It is true that there is still better net cash flow to the owner by being treated as an S Corporation than by being taxed as a C Corporation and paying the same wages but no one will say “Gosh that’s good enough for me!”.  Taxpayers will strive for the lowest tax effect and highest dollar return and that still points to S Corporation treatment and low officer wages.  And we are talking about a 20% increase in net cash and a 30% reduction in taxes – no one is going to sneeze at that opportunity.

In summary, the best advice for Will and Fred would be, in the following order:

  • Be an  S Corporation and pay themselves reasonable, but low, wages
  • Be a general partnership
  • Be an S Corporation and pay themselves almost all income as wages
  • Be a C Corporation paying themselves almost all income as wages
  • Be a C Corporation paying themselves no wages and taking all income as dividends

Yes, there are other things to consider – such as health insurance and retirement – but for strictly tax purposes this is how I would advise the owners of Amazing Adventures.

Have a great day.  If you have any questions, feel free to write and ask and if you are interested in discussing how we might be able to help with tax planning and business strategy, feel free to contact us and learn more about how we can work with you.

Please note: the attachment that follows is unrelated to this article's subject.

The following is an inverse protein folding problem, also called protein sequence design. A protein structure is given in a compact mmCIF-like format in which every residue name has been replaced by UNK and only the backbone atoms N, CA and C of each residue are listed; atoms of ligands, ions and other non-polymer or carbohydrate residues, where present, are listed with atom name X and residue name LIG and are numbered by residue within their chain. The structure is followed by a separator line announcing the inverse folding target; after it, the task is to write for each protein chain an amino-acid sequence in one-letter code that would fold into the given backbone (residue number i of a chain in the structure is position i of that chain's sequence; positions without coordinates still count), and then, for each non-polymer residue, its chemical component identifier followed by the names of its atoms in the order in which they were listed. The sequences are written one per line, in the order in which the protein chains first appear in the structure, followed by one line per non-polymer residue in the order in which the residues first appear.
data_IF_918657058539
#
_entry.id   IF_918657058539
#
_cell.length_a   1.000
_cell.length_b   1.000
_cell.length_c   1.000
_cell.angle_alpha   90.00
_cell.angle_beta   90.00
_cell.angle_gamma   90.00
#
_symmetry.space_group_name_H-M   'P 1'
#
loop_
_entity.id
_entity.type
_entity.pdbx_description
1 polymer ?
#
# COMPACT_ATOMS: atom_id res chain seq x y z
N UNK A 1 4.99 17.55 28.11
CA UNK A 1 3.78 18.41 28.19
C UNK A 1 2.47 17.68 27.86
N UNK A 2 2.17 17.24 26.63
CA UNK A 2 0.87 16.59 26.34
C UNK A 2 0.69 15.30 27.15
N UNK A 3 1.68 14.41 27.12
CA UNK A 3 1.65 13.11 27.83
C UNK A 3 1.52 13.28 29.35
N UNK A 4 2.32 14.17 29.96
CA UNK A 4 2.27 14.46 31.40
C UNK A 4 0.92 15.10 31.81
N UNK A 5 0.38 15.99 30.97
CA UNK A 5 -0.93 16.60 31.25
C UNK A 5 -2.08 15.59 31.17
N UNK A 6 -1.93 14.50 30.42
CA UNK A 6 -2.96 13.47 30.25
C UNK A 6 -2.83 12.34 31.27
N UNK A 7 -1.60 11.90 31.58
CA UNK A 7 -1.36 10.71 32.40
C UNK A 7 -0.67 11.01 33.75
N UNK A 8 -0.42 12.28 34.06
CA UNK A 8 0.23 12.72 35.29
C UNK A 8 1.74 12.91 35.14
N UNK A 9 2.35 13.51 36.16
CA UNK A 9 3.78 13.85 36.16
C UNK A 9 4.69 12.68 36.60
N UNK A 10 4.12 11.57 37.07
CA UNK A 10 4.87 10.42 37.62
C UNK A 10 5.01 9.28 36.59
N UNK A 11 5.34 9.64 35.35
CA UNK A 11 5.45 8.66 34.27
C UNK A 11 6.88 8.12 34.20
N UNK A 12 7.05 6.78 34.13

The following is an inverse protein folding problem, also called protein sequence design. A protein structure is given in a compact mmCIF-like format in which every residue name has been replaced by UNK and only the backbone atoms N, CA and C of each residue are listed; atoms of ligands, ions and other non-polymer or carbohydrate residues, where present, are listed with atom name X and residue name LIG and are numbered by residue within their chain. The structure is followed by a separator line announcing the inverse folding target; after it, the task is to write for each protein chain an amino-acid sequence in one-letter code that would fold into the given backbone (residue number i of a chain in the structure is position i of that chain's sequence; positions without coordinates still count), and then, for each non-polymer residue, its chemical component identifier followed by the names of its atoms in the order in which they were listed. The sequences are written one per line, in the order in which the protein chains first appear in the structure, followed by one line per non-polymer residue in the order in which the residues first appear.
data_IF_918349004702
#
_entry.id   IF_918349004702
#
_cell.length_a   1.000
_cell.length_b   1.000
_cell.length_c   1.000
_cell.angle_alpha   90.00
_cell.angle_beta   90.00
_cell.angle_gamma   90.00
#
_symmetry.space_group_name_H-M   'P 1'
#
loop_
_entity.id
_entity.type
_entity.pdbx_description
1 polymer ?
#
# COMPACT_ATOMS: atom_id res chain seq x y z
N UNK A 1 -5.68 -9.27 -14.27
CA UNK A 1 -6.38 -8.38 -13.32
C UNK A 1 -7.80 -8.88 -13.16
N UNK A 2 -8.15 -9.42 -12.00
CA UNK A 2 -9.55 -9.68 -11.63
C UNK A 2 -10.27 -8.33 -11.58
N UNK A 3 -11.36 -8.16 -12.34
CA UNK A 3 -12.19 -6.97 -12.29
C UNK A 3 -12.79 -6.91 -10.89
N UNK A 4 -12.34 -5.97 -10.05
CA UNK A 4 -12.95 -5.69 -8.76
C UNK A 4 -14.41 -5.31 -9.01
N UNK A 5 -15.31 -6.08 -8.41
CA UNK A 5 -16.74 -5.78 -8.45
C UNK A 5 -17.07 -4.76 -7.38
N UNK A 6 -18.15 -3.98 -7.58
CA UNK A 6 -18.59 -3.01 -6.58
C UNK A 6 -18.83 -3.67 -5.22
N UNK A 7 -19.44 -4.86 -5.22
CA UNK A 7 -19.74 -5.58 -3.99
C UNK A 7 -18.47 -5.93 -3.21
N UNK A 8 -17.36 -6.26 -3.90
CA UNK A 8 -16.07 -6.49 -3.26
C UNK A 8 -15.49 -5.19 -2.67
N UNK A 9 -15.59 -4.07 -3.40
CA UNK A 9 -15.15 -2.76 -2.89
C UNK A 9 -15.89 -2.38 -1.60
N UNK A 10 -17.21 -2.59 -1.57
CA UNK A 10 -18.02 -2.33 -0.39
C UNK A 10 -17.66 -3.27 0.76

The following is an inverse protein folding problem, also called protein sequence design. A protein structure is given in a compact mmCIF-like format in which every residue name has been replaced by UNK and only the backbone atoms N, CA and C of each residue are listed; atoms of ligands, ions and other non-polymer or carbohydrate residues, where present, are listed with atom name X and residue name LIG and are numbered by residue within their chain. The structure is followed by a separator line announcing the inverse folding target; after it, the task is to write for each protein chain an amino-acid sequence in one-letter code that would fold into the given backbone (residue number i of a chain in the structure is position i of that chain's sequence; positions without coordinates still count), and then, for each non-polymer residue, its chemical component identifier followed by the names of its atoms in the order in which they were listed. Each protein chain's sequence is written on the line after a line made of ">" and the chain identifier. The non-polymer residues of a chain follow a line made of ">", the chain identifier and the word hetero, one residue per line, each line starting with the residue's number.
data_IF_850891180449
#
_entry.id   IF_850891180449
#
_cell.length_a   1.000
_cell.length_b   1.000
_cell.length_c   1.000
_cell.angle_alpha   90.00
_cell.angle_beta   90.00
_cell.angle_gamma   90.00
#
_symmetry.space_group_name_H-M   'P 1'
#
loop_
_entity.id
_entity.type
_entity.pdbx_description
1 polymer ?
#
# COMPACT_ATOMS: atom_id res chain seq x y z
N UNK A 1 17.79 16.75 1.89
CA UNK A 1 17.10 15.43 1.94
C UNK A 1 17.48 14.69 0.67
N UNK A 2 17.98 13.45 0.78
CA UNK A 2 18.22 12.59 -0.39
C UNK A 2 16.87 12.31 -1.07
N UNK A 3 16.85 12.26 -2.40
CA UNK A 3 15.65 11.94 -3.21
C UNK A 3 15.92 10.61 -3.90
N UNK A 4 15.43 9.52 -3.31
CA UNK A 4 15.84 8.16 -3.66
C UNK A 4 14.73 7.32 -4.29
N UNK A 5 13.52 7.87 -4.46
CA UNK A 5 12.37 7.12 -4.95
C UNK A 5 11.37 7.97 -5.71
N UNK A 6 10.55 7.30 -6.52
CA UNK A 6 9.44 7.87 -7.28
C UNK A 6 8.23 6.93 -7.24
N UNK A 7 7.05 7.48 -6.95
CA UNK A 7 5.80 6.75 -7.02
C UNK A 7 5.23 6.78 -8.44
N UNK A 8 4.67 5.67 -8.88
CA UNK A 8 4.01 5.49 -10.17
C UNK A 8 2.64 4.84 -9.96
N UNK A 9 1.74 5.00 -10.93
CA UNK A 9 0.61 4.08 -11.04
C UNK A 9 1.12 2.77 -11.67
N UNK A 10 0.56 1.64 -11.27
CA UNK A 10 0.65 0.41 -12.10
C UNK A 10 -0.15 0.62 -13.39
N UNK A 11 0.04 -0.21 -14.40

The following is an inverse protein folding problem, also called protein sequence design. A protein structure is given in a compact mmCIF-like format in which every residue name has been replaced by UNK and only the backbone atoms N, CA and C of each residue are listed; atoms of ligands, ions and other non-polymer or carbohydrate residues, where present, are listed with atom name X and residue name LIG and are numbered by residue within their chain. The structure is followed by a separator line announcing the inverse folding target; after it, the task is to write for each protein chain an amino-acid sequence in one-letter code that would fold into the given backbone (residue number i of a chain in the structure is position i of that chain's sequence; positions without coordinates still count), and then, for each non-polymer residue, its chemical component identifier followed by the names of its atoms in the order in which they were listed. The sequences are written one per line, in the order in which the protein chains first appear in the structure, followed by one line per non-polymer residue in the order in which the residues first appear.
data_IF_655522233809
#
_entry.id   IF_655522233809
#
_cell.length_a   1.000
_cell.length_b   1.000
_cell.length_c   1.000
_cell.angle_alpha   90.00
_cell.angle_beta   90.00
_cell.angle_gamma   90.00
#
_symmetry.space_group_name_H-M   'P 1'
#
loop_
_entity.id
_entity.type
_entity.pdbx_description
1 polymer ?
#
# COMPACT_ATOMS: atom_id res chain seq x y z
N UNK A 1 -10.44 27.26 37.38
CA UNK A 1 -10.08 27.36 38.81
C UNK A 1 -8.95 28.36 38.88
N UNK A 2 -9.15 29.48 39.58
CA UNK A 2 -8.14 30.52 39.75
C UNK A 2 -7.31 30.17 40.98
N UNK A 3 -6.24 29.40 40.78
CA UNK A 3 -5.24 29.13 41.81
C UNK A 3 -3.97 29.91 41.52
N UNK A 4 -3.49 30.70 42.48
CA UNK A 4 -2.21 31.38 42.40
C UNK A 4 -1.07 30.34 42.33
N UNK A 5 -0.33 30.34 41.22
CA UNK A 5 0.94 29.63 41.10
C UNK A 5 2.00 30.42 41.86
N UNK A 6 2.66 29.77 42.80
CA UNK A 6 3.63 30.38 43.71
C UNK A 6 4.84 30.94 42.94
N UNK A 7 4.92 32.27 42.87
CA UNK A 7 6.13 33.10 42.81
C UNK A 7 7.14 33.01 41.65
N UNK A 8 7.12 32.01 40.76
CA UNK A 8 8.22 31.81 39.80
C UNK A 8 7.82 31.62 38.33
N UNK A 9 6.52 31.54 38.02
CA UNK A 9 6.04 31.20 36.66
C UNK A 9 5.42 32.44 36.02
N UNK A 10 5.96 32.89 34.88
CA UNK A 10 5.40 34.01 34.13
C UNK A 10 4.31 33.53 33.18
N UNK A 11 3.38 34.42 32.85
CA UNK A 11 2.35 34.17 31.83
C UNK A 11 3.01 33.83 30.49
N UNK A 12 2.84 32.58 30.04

The Corporate side of the Tax Act

IT is not every day I elect to write this blog before my CORE beliefs missive.  But there are some provisions of the new tax act that have an impact to clients that I think has not received enough attention.  The tax changes for corporations can be found in Subtitle C – Business Related Provisions.

Tax Rates

Most Corporations will be subject to tax at 21% of taxable income.  It is a flat tax so every dollar of taxable income is taxed at the 21% rate.  For those Corporations where income was managed to a lower bracket, like 15%, this is no longer effective.  So, some Corporations will pay higher (although in the scheme of things, really small dollar truth be told) but overall Corporations will pay less.

Professional Service Companies

We have several clients who were structured as C Corporations which are also treated as Professional Service Corporations (PSC’s).  These have always been subject to a flat rate of 35%.  From what I read this has now been reduced to 25%.

Effective Date

Sadly, while this tax law will likely take effect 1/1/2018, it is for taxable years BEGINNING after 1/1/2018 so if you have a fiscal year that doesn’t end by 12/31/2017 you will not be able to see any advantages of this until the next fiscal year.  So, June 30 clients you are not going to see the benefits of this tax law until the next fiscal year beginning 7/1/2018.  There is a special provision for certain asset purchases, however, which takes effect as of 9/27/2017.

Qualified Real Property